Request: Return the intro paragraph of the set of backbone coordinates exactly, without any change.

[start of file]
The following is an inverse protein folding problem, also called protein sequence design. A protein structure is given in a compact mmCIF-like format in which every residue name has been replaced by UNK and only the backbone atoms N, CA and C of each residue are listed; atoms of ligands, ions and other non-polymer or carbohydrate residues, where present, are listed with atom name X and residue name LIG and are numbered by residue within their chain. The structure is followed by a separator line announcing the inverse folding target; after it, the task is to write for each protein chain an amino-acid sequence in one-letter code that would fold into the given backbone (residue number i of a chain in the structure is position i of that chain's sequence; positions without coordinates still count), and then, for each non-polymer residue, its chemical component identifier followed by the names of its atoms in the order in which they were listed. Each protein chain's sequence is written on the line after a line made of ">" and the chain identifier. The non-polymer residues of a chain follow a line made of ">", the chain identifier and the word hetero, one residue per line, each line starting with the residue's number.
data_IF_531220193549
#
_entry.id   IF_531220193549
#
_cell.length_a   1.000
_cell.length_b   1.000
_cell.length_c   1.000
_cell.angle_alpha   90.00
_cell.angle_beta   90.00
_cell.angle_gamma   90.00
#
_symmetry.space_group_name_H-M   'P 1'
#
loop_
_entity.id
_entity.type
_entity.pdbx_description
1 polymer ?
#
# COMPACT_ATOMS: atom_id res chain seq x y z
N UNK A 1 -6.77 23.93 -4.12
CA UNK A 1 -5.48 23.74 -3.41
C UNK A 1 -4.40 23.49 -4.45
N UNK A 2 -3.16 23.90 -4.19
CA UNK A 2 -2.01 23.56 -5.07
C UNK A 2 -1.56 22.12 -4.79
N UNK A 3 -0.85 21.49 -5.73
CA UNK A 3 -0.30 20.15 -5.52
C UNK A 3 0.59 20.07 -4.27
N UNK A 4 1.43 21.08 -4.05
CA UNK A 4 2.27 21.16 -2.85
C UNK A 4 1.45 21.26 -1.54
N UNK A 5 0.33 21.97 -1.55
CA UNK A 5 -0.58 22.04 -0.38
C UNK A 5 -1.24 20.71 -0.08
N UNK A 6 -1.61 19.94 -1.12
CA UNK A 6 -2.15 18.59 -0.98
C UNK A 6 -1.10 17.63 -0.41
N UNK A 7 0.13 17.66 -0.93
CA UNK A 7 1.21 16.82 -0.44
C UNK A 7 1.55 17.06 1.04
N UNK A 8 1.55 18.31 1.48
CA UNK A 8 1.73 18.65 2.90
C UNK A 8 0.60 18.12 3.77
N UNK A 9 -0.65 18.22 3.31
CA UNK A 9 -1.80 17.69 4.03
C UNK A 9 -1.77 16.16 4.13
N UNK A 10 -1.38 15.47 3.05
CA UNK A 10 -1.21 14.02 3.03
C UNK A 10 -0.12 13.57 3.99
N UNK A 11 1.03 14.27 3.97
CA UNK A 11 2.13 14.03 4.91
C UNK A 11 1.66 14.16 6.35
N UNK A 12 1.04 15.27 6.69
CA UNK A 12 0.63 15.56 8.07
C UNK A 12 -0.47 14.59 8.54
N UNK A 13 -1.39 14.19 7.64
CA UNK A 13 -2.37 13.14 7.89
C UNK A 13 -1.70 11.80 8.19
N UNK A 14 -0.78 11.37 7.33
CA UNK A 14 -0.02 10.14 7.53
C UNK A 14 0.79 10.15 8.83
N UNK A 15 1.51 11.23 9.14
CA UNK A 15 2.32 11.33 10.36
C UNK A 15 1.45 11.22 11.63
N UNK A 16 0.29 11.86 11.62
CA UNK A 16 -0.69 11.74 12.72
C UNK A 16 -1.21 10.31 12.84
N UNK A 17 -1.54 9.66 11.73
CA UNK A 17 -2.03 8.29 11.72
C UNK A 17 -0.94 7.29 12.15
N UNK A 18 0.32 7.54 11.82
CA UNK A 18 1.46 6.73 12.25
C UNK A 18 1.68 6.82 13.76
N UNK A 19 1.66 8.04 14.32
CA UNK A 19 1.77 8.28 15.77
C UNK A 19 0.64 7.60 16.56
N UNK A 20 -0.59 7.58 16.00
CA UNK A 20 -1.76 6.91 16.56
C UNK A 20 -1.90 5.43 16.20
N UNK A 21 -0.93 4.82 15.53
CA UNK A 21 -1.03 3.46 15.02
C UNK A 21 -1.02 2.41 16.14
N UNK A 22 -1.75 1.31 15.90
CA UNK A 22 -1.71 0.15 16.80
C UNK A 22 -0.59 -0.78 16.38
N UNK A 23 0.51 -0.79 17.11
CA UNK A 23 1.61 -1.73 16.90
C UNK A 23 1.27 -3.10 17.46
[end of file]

The following is an inverse protein folding problem, also called protein sequence design. A protein structure is given in a compact mmCIF-like format in which every residue name has been replaced by UNK and only the backbone atoms N, CA and C of each residue are listed; atoms of ligands, ions and other non-polymer or carbohydrate residues, where present, are listed with atom name X and residue name LIG and are numbered by residue within their chain. The structure is followed by a separator line announcing the inverse folding target; after it, the task is to write for each protein chain an amino-acid sequence in one-letter code that would fold into the given backbone (residue number i of a chain in the structure is position i of that chain's sequence; positions without coordinates still count), and then, for each non-polymer residue, its chemical component identifier followed by the names of its atoms in the order in which they were listed. Each protein chain's sequence is written on the line after a line made of ">" and the chain identifier. The non-polymer residues of a chain follow a line made of ">", the chain identifier and the word hetero, one residue per line, each line starting with the residue's number.